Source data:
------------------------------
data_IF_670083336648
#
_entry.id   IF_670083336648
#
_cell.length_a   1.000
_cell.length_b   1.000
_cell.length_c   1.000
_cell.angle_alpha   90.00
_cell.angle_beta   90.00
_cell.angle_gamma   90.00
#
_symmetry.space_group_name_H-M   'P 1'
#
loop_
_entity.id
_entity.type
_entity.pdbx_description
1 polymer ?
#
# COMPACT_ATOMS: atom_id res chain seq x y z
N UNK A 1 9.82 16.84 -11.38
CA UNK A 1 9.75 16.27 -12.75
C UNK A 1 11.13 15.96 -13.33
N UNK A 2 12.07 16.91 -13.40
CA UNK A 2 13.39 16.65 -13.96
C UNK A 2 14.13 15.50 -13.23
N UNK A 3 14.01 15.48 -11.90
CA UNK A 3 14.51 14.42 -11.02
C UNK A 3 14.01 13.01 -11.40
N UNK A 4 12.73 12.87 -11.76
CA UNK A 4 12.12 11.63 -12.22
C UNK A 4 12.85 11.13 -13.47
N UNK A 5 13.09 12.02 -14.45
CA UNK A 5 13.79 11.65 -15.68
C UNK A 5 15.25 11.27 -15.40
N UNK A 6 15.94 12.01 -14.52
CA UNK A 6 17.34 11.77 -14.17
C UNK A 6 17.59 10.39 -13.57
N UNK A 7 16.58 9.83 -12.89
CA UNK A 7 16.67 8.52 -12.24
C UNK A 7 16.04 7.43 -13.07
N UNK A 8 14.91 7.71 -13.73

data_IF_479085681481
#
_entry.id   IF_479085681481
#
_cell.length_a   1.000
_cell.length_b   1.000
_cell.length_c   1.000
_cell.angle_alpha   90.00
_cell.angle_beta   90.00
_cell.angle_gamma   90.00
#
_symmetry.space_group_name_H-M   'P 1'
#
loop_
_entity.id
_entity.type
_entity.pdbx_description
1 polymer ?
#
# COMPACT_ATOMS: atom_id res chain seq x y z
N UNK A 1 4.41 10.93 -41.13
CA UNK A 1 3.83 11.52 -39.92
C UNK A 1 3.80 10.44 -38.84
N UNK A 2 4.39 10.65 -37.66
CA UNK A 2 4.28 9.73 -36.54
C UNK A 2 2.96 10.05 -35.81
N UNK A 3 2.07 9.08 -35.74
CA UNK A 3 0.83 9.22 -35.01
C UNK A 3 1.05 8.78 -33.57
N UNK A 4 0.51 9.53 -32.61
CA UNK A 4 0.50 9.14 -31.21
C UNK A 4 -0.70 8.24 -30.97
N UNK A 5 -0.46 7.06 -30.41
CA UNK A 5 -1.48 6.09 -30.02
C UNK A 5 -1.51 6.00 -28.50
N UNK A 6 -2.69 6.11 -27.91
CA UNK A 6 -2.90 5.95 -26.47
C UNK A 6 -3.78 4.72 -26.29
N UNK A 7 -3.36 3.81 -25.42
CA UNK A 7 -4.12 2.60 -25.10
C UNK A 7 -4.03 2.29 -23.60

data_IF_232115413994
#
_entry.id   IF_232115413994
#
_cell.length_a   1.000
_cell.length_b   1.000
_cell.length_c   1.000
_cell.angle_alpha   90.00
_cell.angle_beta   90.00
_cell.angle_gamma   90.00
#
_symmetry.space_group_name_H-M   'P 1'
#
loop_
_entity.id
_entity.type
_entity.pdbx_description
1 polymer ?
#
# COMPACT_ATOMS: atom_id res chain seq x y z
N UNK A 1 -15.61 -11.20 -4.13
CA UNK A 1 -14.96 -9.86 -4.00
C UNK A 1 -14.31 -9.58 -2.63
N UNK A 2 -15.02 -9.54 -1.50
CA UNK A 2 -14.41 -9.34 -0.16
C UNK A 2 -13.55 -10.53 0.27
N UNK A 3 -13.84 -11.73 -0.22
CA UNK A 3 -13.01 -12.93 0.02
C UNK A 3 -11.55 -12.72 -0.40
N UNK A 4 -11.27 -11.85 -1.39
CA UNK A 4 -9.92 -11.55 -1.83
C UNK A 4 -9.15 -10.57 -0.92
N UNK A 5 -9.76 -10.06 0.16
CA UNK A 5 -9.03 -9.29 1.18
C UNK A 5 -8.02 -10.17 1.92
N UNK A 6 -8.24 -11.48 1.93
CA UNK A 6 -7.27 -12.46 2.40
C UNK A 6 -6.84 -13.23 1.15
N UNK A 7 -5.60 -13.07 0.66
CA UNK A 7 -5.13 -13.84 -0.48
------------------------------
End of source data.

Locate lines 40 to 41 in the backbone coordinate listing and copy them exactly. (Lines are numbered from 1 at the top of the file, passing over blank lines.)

CA UNK A 7 16.67 8.52 -12.24
C UNK A 7 16.04 7.43 -13.07